A lot of ice on the Great Lakes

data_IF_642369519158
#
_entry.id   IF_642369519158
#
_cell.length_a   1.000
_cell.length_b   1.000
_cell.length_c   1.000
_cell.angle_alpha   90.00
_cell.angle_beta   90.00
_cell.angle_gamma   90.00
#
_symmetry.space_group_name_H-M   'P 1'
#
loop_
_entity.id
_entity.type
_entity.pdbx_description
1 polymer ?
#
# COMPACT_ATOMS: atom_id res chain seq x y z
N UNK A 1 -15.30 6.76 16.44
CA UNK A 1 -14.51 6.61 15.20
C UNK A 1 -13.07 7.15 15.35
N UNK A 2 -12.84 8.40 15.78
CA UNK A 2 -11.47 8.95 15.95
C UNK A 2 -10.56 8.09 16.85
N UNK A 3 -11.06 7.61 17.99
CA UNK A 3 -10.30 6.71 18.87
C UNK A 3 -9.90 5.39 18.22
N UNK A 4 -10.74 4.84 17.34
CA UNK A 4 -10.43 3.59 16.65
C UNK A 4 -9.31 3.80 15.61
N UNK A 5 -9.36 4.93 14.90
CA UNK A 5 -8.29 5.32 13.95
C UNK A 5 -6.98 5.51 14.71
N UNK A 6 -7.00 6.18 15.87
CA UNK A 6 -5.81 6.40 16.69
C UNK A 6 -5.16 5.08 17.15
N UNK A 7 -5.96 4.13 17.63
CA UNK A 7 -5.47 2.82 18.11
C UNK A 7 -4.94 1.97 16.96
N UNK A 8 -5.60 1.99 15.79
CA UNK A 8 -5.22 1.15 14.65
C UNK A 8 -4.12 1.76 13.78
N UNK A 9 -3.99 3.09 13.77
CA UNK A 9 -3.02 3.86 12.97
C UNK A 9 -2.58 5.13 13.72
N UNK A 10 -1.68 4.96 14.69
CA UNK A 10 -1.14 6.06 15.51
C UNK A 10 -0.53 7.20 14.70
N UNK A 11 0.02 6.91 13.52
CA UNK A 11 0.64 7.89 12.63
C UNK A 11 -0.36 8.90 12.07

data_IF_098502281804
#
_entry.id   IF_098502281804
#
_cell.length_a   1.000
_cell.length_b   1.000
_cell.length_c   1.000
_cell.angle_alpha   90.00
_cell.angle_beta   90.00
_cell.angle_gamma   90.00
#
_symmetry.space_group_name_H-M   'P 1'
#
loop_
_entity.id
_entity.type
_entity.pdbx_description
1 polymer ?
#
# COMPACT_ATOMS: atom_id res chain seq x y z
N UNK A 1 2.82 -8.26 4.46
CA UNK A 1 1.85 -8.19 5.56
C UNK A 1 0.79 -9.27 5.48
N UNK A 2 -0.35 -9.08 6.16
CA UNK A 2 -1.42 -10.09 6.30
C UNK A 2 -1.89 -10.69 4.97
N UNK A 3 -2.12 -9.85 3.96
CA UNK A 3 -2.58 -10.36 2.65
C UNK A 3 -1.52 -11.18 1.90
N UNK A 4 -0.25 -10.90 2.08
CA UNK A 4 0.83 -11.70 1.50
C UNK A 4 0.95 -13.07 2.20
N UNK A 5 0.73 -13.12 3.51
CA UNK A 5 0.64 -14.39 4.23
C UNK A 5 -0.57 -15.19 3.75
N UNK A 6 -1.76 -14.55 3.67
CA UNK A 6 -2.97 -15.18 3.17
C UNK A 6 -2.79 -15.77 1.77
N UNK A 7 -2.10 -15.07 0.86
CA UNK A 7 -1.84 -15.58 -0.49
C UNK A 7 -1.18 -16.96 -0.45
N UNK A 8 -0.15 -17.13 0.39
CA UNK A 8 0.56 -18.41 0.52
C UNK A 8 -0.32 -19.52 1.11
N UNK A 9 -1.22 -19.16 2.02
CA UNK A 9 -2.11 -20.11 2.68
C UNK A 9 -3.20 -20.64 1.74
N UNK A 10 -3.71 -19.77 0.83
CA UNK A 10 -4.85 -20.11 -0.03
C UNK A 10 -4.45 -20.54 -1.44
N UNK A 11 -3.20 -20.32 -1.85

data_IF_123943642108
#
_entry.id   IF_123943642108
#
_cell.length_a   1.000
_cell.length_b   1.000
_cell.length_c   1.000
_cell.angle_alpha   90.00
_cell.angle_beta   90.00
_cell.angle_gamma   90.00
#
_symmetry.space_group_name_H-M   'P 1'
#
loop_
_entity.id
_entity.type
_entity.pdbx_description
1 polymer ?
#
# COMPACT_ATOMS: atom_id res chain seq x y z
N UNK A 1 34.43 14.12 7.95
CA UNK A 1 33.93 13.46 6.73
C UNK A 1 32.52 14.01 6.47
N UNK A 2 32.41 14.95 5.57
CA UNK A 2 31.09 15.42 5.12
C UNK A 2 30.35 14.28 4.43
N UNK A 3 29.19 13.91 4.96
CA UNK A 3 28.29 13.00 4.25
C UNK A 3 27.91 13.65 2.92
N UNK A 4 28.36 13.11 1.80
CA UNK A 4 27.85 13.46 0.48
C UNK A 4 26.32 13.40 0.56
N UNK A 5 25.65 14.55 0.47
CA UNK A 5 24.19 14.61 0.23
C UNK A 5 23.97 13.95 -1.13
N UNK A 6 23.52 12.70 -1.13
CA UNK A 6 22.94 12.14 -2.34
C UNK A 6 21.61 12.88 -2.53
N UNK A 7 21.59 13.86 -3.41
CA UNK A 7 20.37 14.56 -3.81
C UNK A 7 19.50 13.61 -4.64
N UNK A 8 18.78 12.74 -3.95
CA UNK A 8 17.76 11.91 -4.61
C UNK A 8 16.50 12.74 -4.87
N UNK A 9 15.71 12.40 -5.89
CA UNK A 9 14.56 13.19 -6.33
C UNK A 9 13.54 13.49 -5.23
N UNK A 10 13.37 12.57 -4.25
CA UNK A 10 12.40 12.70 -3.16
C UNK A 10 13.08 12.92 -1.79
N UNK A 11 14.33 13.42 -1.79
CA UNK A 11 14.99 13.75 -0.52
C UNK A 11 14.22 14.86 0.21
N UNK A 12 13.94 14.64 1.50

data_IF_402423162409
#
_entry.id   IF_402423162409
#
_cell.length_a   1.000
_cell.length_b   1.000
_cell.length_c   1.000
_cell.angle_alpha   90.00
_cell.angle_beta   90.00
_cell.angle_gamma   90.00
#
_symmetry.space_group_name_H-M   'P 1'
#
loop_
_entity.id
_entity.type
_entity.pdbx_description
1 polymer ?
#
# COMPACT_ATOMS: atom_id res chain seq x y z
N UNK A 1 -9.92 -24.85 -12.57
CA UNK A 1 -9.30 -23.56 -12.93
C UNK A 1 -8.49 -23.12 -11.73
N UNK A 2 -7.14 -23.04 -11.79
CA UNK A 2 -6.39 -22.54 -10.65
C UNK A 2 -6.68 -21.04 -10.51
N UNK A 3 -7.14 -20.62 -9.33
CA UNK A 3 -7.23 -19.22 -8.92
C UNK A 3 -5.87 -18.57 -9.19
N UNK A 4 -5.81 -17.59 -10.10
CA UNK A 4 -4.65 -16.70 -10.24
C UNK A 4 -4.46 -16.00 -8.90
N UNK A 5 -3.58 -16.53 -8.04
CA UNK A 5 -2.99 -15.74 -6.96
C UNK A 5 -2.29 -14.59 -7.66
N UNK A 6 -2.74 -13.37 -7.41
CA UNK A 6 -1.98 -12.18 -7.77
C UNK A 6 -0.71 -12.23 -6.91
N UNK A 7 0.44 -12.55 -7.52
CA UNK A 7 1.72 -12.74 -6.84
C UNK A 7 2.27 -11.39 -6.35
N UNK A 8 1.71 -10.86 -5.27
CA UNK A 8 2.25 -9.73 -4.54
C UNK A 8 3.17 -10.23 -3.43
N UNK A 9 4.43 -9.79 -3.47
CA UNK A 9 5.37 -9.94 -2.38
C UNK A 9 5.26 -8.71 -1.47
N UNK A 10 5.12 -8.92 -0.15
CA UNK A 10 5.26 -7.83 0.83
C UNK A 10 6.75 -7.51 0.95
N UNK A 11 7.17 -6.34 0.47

Thanks to a record-shattering late February and early March Arctic blast, ice cover on the Great Lakes is now the most widespread in 35 years, and nearing an all-time record. According to an analysis by NOAA’s Great Lakes Environmental Research Laboratory in Ann Arbor, ice cover peaked at 92.2 percent of the Great Lakes on March 6. In records dating to 1973, only February 1979 (94.7 percent peak) had a greater ice coverage. Officials say this is an abrupt turn around from the past four winters, during which the peak ice coverage was around 40 percent or less. The 40-year average peak ice coverage each winter is about 51 percent. About 94 percent of Lake Superior, just under 96 percent of Lake Huron, 96 percent of Lake Erie, and almost 92 percent of Lake Michigan was ice-covered on March 6. Lake Ontario, which typically gets less ice coverage because it has three times the volume of water compared to Lake Erie, peaked at 59 percent ice-covered. Last Saturday, the ice concentration on Lake Michigan was measured at 93.29%. That’s a new record for ice cover on the big lake. The previous record was 93.1% set in 1977. The period of record dates back to 1973. The ice coverage on the Great Lakes has set an early March record, topping March ice cover in the previous two standard-bearing years, 1979 at nearly 76 percent and 1994 when it was just shy of 86 percent.  (MRN)

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